Somewhere over the rainbow
And the dreams that you dream of
Dreams really do come true
Lyrics by Harburg and Arlen. 1939
It is the year 50AS (After Stonewall) or 2019 if you prefer the Gregorian calendar. By using AS I guess I prefer the historical significance of the Stonewall Riots to the largely accepted birth year of Jesus as a way of measuring the passage of time. It is though highly unlikely that I will begin signing my checks this year with 50AS. Gay identity does have its limits after all. Though I myself would rather orient my place in time with the AS-After Stonewall designation I could as easily be persuaded to go with the current Chinese calendar, which would be the year 4717, the year of the pig.
I sometimes fear that what is over the rainbow is actually very succinctly encapsulated in a meme I saw the other day posted on Facebook. It was a photo of Judy Garland smoking a cigarette with the words above the photo stating, “Want to know what is over the rainbow…” and the words below the photo “the same bullshit just in color”. H/T to Mark Delgado and the Facebook page called Hollywood Babylon. My further take on this topic will not be quite so cynical as this meme.
Harry Hay of course, if he were alive today, would have my queer card pulled if I were to attach undue significance to the Stonewall Riots. Paraphrasing here a bit Hay always maintained that there was plenty of groundwork laid in the decades that proceeded it that allowed for Stonewall to be the exploding powder keg it was. Rather than debate that here for the purpose of this exercise I will assume 1969 is the year the gay agenda truly took off and the coming decade in particular was when so many of us made that trip over the rainbow.
I would like though to acknowledge the passing of Patricia Nell Warren on this past Saturday the 9th of February 2019 and the role she and her novels, particularly the 1974 Front Runner, played in helping, at least partially, so many gay men in particular to vault over the rainbow. This gay male mildly erotic novel was written by a lesbian and was the first contemporary queer piece of fiction to make the New York Times bestseller list. I remember devouring the book and its story of love between a running coach and his star athlete. Oh how that coach filled my strong desire to find a similar daddy of my own. The daddy quest still persists for me today but as I have just turned 70 perhaps that quest could use a bit of adjustment. The fluidity of gay male sexuality though does allow for a daddy to actually be younger than the son so hope springs eternal.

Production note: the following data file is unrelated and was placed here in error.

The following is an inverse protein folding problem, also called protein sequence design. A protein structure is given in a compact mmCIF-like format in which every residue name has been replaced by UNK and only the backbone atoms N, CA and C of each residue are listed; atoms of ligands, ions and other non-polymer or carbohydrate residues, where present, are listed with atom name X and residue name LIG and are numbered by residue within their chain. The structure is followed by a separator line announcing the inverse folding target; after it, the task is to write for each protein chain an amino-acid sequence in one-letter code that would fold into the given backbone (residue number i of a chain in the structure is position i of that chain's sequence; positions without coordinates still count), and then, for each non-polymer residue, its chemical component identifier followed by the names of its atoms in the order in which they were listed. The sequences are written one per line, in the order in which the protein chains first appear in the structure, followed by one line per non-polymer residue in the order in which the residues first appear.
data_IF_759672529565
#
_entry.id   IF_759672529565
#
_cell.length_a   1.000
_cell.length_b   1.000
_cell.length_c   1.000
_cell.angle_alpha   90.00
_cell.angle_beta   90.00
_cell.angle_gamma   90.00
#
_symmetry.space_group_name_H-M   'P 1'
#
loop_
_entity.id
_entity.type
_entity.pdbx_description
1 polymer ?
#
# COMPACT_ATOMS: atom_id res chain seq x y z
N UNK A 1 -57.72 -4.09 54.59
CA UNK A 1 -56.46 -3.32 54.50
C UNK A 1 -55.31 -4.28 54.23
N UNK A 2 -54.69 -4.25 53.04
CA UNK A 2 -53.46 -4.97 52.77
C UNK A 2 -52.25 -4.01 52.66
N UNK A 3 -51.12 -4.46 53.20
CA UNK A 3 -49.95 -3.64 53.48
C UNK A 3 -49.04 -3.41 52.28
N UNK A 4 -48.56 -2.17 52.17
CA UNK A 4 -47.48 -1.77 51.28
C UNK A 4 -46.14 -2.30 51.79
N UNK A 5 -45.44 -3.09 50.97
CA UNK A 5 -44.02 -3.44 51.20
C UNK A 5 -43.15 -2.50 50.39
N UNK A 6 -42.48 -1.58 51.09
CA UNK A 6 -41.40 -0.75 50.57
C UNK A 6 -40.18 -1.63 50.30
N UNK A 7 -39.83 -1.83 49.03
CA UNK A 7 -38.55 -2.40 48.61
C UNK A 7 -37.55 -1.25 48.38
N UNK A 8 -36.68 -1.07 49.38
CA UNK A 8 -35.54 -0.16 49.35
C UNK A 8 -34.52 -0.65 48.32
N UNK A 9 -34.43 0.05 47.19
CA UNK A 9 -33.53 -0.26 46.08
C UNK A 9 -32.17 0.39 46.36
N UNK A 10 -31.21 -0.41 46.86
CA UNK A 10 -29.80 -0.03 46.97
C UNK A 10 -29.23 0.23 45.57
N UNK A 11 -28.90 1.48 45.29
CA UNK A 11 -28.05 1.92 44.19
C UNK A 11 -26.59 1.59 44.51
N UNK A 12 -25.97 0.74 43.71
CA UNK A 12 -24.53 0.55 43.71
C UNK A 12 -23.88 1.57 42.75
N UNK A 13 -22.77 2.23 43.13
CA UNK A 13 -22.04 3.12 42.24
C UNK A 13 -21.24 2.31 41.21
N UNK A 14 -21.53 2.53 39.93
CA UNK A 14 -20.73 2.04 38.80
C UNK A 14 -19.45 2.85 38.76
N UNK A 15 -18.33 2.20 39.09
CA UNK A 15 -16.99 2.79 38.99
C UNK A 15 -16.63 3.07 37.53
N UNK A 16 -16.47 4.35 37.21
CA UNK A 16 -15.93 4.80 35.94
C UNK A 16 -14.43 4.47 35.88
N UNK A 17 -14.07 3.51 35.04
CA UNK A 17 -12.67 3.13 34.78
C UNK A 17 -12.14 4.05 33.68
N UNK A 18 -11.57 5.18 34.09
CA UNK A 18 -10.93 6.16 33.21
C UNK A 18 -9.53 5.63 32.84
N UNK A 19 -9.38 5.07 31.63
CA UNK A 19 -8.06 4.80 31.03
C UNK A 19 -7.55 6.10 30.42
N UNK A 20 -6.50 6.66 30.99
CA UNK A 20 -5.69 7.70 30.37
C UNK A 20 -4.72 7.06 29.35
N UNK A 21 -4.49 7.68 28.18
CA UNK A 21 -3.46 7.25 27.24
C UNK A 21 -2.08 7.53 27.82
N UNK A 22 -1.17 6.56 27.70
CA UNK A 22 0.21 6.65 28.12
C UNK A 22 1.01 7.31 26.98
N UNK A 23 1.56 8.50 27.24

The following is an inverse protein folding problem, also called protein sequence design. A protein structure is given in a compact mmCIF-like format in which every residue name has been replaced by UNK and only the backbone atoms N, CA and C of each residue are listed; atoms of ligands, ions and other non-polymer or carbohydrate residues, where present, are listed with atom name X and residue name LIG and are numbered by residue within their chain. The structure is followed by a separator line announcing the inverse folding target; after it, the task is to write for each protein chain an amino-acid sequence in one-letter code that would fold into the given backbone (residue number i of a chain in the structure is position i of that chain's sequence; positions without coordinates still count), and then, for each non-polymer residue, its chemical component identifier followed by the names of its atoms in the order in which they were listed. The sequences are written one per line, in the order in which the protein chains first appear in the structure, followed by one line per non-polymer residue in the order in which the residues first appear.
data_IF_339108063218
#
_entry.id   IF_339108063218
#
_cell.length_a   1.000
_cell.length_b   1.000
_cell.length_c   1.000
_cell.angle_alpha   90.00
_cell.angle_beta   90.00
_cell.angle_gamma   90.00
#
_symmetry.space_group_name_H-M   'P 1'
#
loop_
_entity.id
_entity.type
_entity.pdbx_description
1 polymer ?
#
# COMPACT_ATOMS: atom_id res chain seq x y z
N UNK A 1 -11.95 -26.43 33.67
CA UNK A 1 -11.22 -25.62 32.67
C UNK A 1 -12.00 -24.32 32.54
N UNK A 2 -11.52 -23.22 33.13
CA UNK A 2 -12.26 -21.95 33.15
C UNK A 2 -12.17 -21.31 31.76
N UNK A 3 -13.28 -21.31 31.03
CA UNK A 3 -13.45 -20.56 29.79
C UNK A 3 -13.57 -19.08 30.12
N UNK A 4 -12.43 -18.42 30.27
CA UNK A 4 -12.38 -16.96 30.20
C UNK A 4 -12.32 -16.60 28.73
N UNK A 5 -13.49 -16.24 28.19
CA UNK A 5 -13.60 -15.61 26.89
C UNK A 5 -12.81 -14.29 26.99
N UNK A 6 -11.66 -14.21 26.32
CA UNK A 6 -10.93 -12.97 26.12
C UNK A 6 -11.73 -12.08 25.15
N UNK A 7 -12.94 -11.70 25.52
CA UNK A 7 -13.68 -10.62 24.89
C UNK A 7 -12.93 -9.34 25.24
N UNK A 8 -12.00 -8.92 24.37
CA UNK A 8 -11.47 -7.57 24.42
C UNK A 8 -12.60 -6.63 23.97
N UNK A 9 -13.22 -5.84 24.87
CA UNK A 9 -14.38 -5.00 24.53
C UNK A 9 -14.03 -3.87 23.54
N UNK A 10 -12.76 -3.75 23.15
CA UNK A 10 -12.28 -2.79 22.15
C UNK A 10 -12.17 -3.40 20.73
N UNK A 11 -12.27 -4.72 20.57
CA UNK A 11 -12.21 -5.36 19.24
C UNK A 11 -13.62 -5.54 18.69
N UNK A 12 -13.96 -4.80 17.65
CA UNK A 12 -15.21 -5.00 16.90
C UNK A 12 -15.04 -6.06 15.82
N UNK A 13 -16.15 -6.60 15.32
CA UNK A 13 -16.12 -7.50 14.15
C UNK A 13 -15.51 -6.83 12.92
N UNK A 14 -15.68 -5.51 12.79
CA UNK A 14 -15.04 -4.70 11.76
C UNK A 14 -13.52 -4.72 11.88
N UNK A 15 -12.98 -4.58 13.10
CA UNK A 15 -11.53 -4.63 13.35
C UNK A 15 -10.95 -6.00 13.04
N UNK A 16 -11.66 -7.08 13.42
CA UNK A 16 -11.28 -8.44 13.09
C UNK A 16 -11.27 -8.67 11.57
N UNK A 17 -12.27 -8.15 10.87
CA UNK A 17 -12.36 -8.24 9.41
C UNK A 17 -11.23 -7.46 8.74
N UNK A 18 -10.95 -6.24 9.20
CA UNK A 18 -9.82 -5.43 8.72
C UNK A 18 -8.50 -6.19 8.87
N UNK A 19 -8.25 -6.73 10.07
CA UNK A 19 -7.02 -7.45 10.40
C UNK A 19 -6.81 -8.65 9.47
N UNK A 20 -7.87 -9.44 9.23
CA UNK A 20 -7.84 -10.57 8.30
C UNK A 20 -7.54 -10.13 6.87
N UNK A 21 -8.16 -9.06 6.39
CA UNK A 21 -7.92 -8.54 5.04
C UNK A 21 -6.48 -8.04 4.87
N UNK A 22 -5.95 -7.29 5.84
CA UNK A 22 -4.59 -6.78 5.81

The tune Somewhere Over the Rainbow of course conjures up the movie the Wizard of Oz and the integral part played by that tune in the movie. Judy Garland, who played Dorothy, of course was and is a gay icon. Many gay men also became identified as Friends of Dorothy. This was a subtle way of facilitating meeting and hooking-up with the like-minded and still being able to maintain at least a modicum of protection from heterosexual harassment or worse.
The original Wonderful Wizard of Oz was written in 1900 by L. Frank Baum and was the first book in a series of 14 total that he wrote. Most believe that the phrase “Friend of Dorothy” originated from the film the Wizard of Oz and its iconic star Judy Garland. Again referencing the Wikipedia page and its sourcing it may though have come from a later book in the Baum series entitled The Road to Oz written in 1909. One of the characters in this book was named Polychrome who after meeting Dorothy and her well known traveling companions remarked: “you have some queer friends, Dorothy” to which she replied “The queerness doesn’t matter, so long as they’re friends”. (H/T again to Wikipedia and their sourcing)
I would say one of the most significant things to come from being somewhere over the rainbow is to be identified as a Friend of Dorothy. I again want to share with the SAGE Story Telling Group the delicious quote from Randy Shilt’s 1993 book titled Conduct Unbecoming: Gays and Lesbians in the U.S. Military:
In the early 1980s, the Naval Investigative Service was investigating homosexuality in the Chicago area. Agents discovered that gay men sometimes referred to themselves as “friends of Dorothy”. Unaware of the historical meaning of the term, the NIS believed that there actually was a woman named Dorothy at the center of a massive ring of homosexual military personnel, so they launched an enormous and futile hunt for the elusive “Dorothy”, hoping to find her and convince her to reveal the names of gay service members.
And folks if you doubted for a minute that we would successfully achieve our queer agenda just let that quote sink in.